"School of Rock" has got to be one of the most feel-good musicals of the decade, with its super cute, incredibly talented kids and lovable antihero.
The musical, with 14 new songs by Andrew Lloyd Webber, lyrics by Glenn Slater and book by Julian Fellowes, is a high-energy surge of joy in its national tour now playing at Playhouse Square's Connor Palace. Leading the way as Dewey Finn for most of Cleveland's run is the infectiously funny, scruffy Gary Trainor, a wonderful comedic actor who makes you laugh just looking at him with his hilarious facial expressions, goofy movements and ungainly pratfalls.
Cleveland is in great hands with Trainor, who played Dewey in the original West End cast and alternates with the national tour's primary Dewey, Merritt David Janes. He'll return to the tour for the last week of Playhouse Square's run.
True to the Jack Black movie that this musical is based on, Trainor's Dewey is a slovenly-yet-good-natured dude with a beer belly. Dewey's a slacker when it comes to just about everything but rock 'n' roll.
He impersonates his roommate Ned to get a substitute teaching job at Horace Green prep school because he's in desperate need of cash to pay his rent. Dewey's no scholar, and these serious kids initially try to hold him to the academic standards that their parents are paying for.
The only thing this down-and-out, unemployed goofball takes seriously is rock, and once he realizes his young charges have musical talent, he expects them to do the same. The delightful dozen who learn how to make a truly rockin' band in Dewey's fifth-grade class are led by Mystic Inscho with his awesome guitar licks as Zack, unbelievably only 9 years old; high-spirited drummer Cameron Trueblood as Freddy and Camille de la Cruz as killer kid vocalist Tomika.
Sami Bray is also a hoot as Miss-Know-It-All Summer, the band manager who keeps both the kids and Dewey in line, and Leanne Parks has all the right moves with her cool splits and rock star face as Katie on bass. (Read about how the show finds its young musicians at https://bit.ly/2NMI3DC.)
This show, which includes several tunes from the original movie, features a seven-piece adult band in the pit. But the kid instrumentalists on stage are the real deal, doing all the music-making as they start forming their group ("You're in the Band") and when they audition for and compete in the battle of the bands.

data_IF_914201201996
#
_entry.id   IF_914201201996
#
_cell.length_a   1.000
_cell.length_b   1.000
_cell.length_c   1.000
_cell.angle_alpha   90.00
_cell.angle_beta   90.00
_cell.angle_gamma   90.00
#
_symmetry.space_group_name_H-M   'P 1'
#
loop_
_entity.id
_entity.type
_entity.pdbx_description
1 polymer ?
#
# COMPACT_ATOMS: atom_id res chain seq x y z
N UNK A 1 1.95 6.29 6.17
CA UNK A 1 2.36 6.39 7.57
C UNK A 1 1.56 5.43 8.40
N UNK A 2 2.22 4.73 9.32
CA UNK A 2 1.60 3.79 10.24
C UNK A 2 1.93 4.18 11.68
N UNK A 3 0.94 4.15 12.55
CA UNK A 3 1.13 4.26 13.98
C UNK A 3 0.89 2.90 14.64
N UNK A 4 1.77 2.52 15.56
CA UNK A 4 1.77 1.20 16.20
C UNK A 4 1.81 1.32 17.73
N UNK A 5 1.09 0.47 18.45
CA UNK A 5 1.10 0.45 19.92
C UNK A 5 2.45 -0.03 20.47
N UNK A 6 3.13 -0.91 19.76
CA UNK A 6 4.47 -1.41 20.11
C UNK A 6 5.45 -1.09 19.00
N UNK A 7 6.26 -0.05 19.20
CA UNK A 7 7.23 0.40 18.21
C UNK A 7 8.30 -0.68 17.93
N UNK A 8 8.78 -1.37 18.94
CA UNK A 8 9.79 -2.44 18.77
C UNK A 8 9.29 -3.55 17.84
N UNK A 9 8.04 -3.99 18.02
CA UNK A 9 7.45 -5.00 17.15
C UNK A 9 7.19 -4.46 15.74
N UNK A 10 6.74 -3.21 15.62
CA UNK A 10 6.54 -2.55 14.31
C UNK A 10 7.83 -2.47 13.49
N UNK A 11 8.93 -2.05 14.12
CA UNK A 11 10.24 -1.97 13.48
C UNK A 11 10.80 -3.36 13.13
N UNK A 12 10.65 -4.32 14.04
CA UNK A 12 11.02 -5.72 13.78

At this elite school, run by uptight principal Rosalie Mullins (Lexie Dorsett Sharp), the kids' creativity and self-expression have been squelched by an emphasis on strictness and high test scores. All that changes when Dewey turns the kids into little rebels.
The score isn't groundbreaking and some of Slater's lyrics are formulaic. Nevertheless, some especially tuneful melodies include "You're in the Band," "In the End of Time," co-written by Black for the original film, "Stick it to the Man" and "If Only You Would Listen."
In that last song, Fellowes' story attempts to flesh out the lives of individual kids at home with their overbearing parents. This musical achieves that at the surface level, which is more than the movie did.
"School of Rock" has a romance side story that is silly but fun. The show contains some mild language that may not be suitable for young children.
In the end, this musical's messages are important, speaking to the empowering effect that music has on children's lives and encouraging people to accept others as they are — geek or not — and honor their innate talents.
Arts writer Kerry Clawson may be reached at 330-996-3527 or firstname.lastname@example.org. Follow her at @KerryClawsonABJ or www.facebook.com/kclawsonabj.